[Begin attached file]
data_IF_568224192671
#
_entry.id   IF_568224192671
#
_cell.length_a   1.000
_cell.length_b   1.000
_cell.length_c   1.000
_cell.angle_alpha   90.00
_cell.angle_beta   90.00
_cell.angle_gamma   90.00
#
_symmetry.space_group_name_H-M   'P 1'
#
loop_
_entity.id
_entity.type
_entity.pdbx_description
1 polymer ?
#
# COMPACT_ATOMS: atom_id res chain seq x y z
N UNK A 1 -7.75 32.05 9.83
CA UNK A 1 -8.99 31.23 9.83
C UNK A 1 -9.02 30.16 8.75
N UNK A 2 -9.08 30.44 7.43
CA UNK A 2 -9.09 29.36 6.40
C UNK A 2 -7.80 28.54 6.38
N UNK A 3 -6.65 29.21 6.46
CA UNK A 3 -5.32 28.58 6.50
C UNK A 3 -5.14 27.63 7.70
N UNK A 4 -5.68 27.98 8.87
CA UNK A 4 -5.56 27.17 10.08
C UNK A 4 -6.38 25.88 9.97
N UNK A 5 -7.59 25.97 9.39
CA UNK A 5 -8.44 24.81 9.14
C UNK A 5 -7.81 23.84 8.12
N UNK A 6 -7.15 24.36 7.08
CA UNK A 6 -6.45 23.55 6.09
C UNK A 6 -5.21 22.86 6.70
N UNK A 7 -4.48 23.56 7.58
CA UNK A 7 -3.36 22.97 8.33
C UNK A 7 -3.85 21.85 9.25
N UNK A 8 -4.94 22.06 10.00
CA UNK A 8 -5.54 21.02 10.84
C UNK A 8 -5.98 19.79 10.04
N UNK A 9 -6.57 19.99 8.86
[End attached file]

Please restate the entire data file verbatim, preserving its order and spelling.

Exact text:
data_IF_568224192671
#
_entry.id   IF_568224192671
#
_cell.length_a   1.000
_cell.length_b   1.000
_cell.length_c   1.000
_cell.angle_alpha   90.00
_cell.angle_beta   90.00
_cell.angle_gamma   90.00
#
_symmetry.space_group_name_H-M   'P 1'
#
loop_
_entity.id
_entity.type
_entity.pdbx_description
1 polymer ?
#
# COMPACT_ATOMS: atom_id res chain seq x y z
N UNK A 1 -7.75 32.05 9.83
CA UNK A 1 -8.99 31.23 9.83
C UNK A 1 -9.02 30.16 8.75
N UNK A 2 -9.08 30.44 7.43
CA UNK A 2 -9.09 29.36 6.40
C UNK A 2 -7.80 28.54 6.38
N UNK A 3 -6.65 29.21 6.46
CA UNK A 3 -5.32 28.58 6.50
C UNK A 3 -5.14 27.63 7.70
N UNK A 4 -5.68 27.98 8.87
CA UNK A 4 -5.56 27.17 10.08
C UNK A 4 -6.38 25.88 9.97
N UNK A 5 -7.59 25.97 9.39
CA UNK A 5 -8.44 24.81 9.14
C UNK A 5 -7.81 23.84 8.12
N UNK A 6 -7.15 24.36 7.08
CA UNK A 6 -6.45 23.55 6.09
C UNK A 6 -5.21 22.86 6.70
N UNK A 7 -4.48 23.56 7.58
CA UNK A 7 -3.36 22.97 8.33
C UNK A 7 -3.85 21.85 9.25
N UNK A 8 -4.94 22.06 10.00
CA UNK A 8 -5.54 21.02 10.84
C UNK A 8 -5.98 19.79 10.04
N UNK A 9 -6.57 19.99 8.86